Spiritual Obesity

Kelly McFadden wrote about an experience she had with her husband, where they went on a backpacking trip in January through the Rocky Mountains.  On their trip, they hiked six miles into the wilderness and stopped at a hut that was not accessible by car or motorized vehicles.  They set out carrying enough supplies for three days, hiking uphill at zero degrees Fahrenheit.  About three miles into their trip, her husband said, “You know, it is a lot easier to get fatter than to stay in shape!”  He was struggling to get up the mountain and was bringing up the rear of their hiking group.

Isn’t that true?  It’s easier to stay in shape, than it is to try to get back in to shape.  It’s easier to keep the weight off in the first place, than to try to take off pounds after they have already been added to your body.  Ever since book best-seller lists were invented, there have always been dieting books on them.  Losing weight is hard.  If we knew the secret that would work for everybody, we would have figured it out by now.  Losing weight is an adaptive challenge.  It requires us to change how we think, how we act, and what our habits are.  It requires us to learn new ways to respond to stress and pressure and anxiety.  And that is not easy.  Obesity has become one of our biggest health issues today.  Obesity has a correlation with a sedentary lifestyle – too much sitting in a recliner or on a couch, eating too much food, and not getting enough exercise.

Another big concern is something called Spiritual Obesity.  Spiritual Obesity refers to churchgoers who live a spiritually sedentary lifestyle – too much sitting in a worship service, being fed spiritual food, but not getting enough exercise.  It’s too much eating, but not enough exercise.  It’s too much spiritual consumption, but not enough spiritual service.  It’s always taking in more spiritual food, without going out and sharing what has been given to us.  It results from a lot of “inflow” and not enough “outflow”.  We know about physical obesity, but we also have to watch out for spiritual obesity.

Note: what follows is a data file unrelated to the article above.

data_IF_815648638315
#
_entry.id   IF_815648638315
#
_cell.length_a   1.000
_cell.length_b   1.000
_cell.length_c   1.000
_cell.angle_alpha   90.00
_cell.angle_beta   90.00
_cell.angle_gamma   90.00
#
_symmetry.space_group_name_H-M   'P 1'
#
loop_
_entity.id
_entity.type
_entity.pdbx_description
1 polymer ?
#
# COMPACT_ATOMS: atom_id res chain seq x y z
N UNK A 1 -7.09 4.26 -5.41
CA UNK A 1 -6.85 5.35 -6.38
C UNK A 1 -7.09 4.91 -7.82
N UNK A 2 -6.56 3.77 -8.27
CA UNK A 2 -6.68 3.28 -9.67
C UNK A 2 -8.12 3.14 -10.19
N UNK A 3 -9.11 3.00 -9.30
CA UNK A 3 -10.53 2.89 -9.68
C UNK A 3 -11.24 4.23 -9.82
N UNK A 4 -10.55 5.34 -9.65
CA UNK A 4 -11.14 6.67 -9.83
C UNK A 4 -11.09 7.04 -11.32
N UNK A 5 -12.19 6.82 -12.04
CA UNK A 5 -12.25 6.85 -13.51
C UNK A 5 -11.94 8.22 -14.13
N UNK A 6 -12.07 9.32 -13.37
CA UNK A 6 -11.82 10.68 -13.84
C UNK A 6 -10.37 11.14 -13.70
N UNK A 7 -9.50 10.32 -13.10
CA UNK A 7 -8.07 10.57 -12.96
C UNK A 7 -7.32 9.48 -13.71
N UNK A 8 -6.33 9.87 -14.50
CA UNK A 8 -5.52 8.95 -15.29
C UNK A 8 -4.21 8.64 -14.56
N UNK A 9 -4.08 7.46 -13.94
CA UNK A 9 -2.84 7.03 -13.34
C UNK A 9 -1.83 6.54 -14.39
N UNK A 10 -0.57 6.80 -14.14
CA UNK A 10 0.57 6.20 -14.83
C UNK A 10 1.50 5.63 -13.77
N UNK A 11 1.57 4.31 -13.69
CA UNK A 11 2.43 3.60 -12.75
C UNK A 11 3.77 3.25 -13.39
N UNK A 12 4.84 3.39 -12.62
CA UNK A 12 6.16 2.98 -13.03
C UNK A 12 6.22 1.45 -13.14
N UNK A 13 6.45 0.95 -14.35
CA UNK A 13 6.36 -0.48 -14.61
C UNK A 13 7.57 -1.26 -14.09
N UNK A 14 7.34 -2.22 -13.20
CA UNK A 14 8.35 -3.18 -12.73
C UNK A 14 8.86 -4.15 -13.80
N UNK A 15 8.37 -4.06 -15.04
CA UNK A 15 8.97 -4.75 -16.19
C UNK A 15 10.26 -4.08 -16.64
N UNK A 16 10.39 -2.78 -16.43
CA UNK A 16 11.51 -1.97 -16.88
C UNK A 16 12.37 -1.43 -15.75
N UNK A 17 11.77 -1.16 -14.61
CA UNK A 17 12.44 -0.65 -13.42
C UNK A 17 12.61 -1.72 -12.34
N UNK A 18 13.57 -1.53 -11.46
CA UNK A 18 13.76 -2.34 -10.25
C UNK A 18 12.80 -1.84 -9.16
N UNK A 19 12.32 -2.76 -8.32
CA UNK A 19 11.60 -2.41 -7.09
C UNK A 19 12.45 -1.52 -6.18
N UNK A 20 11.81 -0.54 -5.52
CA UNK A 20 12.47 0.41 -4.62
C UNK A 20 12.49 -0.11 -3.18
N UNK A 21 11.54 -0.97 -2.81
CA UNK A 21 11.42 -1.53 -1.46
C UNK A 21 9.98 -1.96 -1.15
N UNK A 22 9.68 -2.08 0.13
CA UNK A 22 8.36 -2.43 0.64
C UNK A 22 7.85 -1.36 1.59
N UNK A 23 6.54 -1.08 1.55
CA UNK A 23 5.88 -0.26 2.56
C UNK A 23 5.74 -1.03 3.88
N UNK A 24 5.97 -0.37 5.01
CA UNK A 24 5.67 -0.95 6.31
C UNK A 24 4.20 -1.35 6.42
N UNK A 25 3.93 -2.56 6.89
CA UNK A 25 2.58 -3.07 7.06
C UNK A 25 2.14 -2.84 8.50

Physical obesity is epidemic in our country and is considered one of the top preventable killers of our time.  In fact, a new study has found that the government could help stop the growing epidemic with more regulations.  They could pass laws to keep fatty foods off the market, or tax them so high that nobody would want to buy them.  I suppose God could do that for spiritual obesity too.  God could force us into service, giving back to our communities, caring for others, and sharing our faith.  But, then it wouldn’t come from our hearts.  It wouldn’t be what we wanted to do.  And we would quickly resent having to do it.  God has given us free will.  God allows us to choose to the right things, just as He allows us to choose to do the wrong things.  He could force us to do what is right, but He wants us to want to do what is right.

Kelly McFadden wrote that after their difficult hiking experience, her husband spent the next year getting in shape.  He changed some habits, exercised more, watched what he ate, and declared he would never be the last one up the mountain again.  The following year, he was among the first group to arrive at the top.

What does getting in spiritual shape look like?  Do we let ourselves get lazy and complacent in the summer?  Will we end up paying for it later?  Getting in spiritual shape might mean helping to feed the homeless or giving 10% or more of our financial resources away.  It might mean getting to know our neighbors or building relationships with our unchurched friends.  It might mean getting involved in meeting a need in a local school or somewhere in our community.  It might mean leading a small group or Sunday School class or visiting someone in the hospital.

As Christians, we don’t want to keep receiving all the time without giving anything away.  We don’t want to just go to church to receive, without sharing what we have learned with others.  We don’t want to ignore the spiritual gifts God has given us.  We need to exercise them and put them to use.  We don’t want to become spiritually obese.  We want to stay in spiritual shape.  We want our spirits and our souls to be strong and healthy.  We want to be people of good character.  The more we give away, the more we can live as Christ’s witnesses in our world.

 

Advertisements

Tags: , , , , , , ,

Leave a Reply

Fill in your details below or click an icon to log in:

WordPress.com Logo

You are commenting using your WordPress.com account. Log Out / Change )

Twitter picture

You are commenting using your Twitter account. Log Out / Change )

Facebook photo

You are commenting using your Facebook account. Log Out / Change )

Google+ photo

You are commenting using your Google+ account. Log Out / Change )

Connecting to %s


%d bloggers like this: